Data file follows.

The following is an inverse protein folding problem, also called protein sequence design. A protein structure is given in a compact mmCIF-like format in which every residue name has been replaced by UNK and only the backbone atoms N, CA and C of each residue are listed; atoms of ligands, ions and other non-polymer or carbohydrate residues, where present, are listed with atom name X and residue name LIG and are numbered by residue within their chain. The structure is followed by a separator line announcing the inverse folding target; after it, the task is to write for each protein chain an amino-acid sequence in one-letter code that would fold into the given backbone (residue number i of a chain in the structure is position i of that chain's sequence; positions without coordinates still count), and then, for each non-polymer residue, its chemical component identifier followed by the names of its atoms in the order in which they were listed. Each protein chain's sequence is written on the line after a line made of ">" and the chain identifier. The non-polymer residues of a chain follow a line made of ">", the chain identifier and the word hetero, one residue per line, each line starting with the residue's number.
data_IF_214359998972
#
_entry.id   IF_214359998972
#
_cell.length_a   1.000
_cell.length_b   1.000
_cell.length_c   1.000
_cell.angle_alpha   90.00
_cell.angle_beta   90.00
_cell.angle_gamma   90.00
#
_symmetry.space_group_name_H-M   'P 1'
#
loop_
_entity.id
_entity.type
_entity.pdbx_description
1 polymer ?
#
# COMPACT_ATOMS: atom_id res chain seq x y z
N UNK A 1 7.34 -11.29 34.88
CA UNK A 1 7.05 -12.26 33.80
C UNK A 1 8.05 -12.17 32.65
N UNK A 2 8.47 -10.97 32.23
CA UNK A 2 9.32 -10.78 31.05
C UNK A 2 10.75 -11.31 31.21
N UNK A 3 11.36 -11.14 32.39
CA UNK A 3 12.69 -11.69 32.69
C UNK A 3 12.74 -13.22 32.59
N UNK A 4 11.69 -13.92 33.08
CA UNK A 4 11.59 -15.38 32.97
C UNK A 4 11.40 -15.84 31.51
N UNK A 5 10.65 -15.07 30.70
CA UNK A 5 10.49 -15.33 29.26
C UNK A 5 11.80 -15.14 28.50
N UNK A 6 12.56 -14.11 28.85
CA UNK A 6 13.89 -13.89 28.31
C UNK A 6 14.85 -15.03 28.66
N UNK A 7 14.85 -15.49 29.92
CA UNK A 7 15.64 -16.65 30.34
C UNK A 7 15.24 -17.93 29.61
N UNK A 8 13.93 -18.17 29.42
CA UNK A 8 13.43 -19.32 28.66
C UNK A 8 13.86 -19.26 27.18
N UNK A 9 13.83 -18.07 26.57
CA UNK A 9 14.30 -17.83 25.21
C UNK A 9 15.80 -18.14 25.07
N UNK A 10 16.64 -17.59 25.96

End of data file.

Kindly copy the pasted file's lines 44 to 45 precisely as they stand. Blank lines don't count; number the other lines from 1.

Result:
CA UNK A 8 13.43 -19.32 28.66
C UNK A 8 13.86 -19.26 27.18